Harbour, Pulau Penang, Malaysia

Situated off Peninsula Malaysia’s west coast and reachable by ferry or the modern seven kilometre (4 mile) bridge from the Mainland, Penang (Pinang) was once the nerve centre of British South-east Asian colonial ambitions, and is a favourite destination for many modern visitors to Malaysia.

Khoo Kongsi Chinese Clan House, Georgetown, Pulau Penang, Malaysia

Georgetown, the island’s main centre of population has a strong Chinese character and is best viewed on foot, with a relaxed ramble through the charming melee of its streets. Ornate Chinese clan houses abound, of which the wonderfully ornate Khoo Kongsi is undoubtedly the finest. At the waterfront, Clan villages sit over the sea on stilts. 

Architectural detail, Khoo Kongsi Clan House, Georgetown, Penang, Malaysia

Other flavours colour the cultural mix of Penang such as Little India, The Hindu Sri Mariamman Temple, the Burmese Temple, the Thai temple of Wat Chayamangkalaram, Penang Buddhist Association, and the Moorish Masjid Kapitan Keling Mosque. The most visited of the British colonial buildings are Fort Cornwallis, the State Legislative Building, and St. George’s Church. 

Chinatown is a delight for curio hunters whilst Jalan Penang (Penang Road) provides for a more regular shopping experience, culminating in the modern Komtar Tower. Penang Art Gallery and Penang Museum provide a useful insight into the local culture.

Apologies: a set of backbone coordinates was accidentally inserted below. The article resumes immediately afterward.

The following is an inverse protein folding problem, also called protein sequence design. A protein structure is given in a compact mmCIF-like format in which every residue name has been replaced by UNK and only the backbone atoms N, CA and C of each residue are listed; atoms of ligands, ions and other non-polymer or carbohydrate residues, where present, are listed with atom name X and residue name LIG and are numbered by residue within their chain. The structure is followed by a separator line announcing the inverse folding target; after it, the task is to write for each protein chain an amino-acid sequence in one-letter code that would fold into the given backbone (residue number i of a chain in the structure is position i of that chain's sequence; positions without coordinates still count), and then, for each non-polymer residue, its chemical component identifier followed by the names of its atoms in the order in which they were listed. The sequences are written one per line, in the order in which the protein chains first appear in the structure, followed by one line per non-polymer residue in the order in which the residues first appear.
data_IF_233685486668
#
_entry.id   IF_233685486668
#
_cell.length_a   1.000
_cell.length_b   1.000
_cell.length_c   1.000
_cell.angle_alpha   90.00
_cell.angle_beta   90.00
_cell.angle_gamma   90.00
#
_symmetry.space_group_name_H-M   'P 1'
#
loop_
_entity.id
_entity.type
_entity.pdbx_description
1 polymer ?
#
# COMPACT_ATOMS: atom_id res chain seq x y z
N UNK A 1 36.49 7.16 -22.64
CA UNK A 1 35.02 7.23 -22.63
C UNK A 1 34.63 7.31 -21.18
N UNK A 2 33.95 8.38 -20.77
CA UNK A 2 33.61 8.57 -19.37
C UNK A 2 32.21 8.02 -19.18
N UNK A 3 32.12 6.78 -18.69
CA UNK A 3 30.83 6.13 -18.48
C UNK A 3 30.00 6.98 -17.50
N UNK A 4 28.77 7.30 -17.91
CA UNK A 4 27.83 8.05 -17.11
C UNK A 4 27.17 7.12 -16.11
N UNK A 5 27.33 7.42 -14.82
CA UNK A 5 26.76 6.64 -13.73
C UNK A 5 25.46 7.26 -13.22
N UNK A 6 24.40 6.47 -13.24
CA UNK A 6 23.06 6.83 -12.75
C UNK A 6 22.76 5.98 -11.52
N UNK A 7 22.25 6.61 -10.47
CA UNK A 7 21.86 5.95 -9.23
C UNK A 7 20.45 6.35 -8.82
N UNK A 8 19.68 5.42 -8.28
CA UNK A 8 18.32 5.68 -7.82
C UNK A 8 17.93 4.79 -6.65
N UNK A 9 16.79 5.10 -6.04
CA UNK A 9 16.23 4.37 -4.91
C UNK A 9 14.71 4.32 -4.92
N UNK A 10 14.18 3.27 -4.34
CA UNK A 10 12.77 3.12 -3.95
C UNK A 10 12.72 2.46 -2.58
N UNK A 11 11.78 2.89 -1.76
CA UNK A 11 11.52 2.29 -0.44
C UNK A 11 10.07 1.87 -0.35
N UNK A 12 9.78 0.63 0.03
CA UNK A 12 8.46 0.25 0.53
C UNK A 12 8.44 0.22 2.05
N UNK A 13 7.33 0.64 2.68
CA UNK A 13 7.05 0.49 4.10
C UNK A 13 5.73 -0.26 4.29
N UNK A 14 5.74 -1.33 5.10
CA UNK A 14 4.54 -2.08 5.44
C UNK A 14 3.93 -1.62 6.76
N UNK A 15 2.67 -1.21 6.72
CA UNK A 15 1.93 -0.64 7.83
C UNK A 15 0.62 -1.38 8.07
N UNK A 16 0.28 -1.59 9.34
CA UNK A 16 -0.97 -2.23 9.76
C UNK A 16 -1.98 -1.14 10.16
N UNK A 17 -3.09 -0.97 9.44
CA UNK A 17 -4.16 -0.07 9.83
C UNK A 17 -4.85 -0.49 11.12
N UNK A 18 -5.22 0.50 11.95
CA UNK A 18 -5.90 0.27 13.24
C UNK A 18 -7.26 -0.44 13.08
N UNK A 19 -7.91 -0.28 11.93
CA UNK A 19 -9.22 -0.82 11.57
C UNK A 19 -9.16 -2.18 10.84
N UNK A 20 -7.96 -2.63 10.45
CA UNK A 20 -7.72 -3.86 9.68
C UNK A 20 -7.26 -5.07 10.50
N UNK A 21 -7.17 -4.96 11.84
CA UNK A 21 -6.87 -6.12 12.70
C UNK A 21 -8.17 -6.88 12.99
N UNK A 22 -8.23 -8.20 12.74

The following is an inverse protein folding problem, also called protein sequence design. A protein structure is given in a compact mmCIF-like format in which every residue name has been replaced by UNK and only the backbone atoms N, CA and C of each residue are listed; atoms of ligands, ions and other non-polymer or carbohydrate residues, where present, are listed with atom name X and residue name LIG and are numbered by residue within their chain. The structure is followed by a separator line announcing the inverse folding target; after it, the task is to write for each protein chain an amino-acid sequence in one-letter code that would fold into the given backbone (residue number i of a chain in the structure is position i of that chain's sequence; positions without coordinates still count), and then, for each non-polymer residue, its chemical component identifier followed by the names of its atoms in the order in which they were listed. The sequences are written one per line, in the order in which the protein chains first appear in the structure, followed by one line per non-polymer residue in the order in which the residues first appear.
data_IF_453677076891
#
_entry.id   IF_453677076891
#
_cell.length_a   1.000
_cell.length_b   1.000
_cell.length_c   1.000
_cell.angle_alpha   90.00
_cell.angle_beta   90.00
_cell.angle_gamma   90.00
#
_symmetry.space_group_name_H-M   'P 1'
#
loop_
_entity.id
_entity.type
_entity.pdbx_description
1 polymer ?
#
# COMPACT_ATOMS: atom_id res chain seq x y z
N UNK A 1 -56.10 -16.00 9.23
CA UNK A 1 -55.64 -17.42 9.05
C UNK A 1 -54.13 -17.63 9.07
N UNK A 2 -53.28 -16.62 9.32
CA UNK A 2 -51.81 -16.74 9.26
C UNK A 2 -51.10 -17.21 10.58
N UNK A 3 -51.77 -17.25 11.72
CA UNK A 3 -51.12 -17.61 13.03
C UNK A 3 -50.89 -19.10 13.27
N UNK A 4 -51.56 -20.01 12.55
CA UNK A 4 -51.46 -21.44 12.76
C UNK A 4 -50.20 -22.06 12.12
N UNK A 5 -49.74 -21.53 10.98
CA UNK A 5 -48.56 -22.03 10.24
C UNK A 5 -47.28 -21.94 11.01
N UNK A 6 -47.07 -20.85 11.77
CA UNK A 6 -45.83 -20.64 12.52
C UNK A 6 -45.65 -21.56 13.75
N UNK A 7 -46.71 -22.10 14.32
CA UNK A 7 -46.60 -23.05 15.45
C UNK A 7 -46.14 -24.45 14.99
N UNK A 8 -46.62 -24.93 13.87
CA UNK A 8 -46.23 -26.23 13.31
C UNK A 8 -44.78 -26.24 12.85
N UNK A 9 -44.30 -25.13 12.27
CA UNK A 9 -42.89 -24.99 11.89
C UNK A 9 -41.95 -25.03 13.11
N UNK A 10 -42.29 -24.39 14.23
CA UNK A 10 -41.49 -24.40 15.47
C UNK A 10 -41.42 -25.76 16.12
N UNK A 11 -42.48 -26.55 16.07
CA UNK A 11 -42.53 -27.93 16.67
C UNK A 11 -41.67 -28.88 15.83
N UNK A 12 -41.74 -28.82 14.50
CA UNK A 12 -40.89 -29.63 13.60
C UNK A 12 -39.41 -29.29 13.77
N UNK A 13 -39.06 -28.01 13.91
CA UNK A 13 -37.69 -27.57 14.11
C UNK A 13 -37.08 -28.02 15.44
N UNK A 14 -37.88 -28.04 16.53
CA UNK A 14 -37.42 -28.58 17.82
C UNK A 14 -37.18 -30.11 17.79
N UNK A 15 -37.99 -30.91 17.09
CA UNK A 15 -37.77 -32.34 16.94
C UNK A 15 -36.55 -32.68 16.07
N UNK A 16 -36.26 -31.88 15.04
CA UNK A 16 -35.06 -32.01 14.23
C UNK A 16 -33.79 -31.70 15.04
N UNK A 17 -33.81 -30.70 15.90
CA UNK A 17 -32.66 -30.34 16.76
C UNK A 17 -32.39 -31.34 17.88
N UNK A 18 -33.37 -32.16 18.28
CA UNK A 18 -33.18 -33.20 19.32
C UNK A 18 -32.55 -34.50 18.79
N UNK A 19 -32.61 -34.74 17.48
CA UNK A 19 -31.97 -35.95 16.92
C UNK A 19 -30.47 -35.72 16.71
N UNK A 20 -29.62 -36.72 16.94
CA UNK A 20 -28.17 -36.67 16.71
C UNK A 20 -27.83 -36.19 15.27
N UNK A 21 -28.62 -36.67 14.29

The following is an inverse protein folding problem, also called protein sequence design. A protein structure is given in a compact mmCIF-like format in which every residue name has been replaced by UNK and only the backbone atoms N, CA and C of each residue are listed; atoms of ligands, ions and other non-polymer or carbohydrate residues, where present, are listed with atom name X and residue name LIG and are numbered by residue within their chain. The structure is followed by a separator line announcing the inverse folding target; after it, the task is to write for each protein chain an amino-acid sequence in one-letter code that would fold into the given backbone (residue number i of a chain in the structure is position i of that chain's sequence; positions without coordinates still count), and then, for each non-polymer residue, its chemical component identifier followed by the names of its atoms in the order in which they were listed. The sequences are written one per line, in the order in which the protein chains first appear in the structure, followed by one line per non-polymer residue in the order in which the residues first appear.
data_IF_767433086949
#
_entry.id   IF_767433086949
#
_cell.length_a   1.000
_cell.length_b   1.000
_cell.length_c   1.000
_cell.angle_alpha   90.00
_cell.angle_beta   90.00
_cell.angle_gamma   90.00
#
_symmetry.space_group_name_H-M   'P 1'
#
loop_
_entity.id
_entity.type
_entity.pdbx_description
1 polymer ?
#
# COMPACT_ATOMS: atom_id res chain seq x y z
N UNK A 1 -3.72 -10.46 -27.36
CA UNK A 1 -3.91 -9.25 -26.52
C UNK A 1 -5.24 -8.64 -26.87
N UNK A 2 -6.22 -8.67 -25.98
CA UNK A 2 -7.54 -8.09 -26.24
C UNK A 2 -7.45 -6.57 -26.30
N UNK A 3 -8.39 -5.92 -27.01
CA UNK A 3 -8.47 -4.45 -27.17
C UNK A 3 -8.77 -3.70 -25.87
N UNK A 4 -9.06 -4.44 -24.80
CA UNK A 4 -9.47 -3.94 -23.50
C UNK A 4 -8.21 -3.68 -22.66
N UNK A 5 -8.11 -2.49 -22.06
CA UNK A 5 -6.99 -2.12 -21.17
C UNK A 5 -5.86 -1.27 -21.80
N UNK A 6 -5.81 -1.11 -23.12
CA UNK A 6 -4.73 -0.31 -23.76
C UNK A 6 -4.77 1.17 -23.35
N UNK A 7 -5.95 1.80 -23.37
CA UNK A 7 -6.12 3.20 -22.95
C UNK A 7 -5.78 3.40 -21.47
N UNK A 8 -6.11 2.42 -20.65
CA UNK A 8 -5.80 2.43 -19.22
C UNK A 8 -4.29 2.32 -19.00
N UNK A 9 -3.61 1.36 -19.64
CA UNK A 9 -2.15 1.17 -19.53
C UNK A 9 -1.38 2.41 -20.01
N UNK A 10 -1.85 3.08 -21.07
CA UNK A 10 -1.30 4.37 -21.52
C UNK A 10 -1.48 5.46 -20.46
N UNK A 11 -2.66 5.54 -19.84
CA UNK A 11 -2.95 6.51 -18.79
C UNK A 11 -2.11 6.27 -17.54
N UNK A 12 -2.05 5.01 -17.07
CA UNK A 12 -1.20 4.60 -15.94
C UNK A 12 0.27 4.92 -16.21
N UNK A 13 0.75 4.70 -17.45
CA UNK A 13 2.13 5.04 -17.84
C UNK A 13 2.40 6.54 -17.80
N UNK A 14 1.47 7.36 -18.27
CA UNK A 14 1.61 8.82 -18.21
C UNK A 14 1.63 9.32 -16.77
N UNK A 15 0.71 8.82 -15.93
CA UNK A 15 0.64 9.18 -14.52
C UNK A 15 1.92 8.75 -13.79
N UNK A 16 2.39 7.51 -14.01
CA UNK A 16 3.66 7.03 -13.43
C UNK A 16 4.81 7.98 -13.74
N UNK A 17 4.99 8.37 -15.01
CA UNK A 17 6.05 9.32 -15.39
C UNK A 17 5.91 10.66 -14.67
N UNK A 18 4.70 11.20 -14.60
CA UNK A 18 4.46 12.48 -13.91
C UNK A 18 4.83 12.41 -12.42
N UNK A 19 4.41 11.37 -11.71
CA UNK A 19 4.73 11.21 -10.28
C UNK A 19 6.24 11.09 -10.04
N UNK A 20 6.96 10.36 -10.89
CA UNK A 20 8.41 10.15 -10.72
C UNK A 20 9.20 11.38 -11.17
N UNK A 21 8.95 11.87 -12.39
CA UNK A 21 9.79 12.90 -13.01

OUT OF TOWN

Funicular railway, Penang, Malaysia

Just outside of Georgetown, the funicular railway will take you to the top of Bukit Bendera (Penang Hill) and its Canopy Walkway. On the northern hillside are the Waterfall Gardens, which provide for a pleasant walk through its botanical treasures.

Kek Lok Si, Penang, Malaysia

Malaysia’s largest Buddhist temple, Kek Lok Si and its towering pagoda is located on a hill to south of Bukit Bendera, and is a curious blend of Chinese, Thai and Burmese architectural devices.  

Unsurprisingly, a popular escape from the heady atmosphere of Georgetown are the beaches of the North Coast, at Tanjung Bungha, Teluk Bahang, and Batu Ferringhi, the most developed, and one of South-east Asia’s most popular resorts.

Batu Ferringhi beach, Pulau Penang, Malaysia

Other sights of note on Penang include the Tropical Spice Garden, Penang Butterfly Farm, Pantai Aceh Forest Reserve, Penang Bird Park and the alluringly scary Snake Temple.

 

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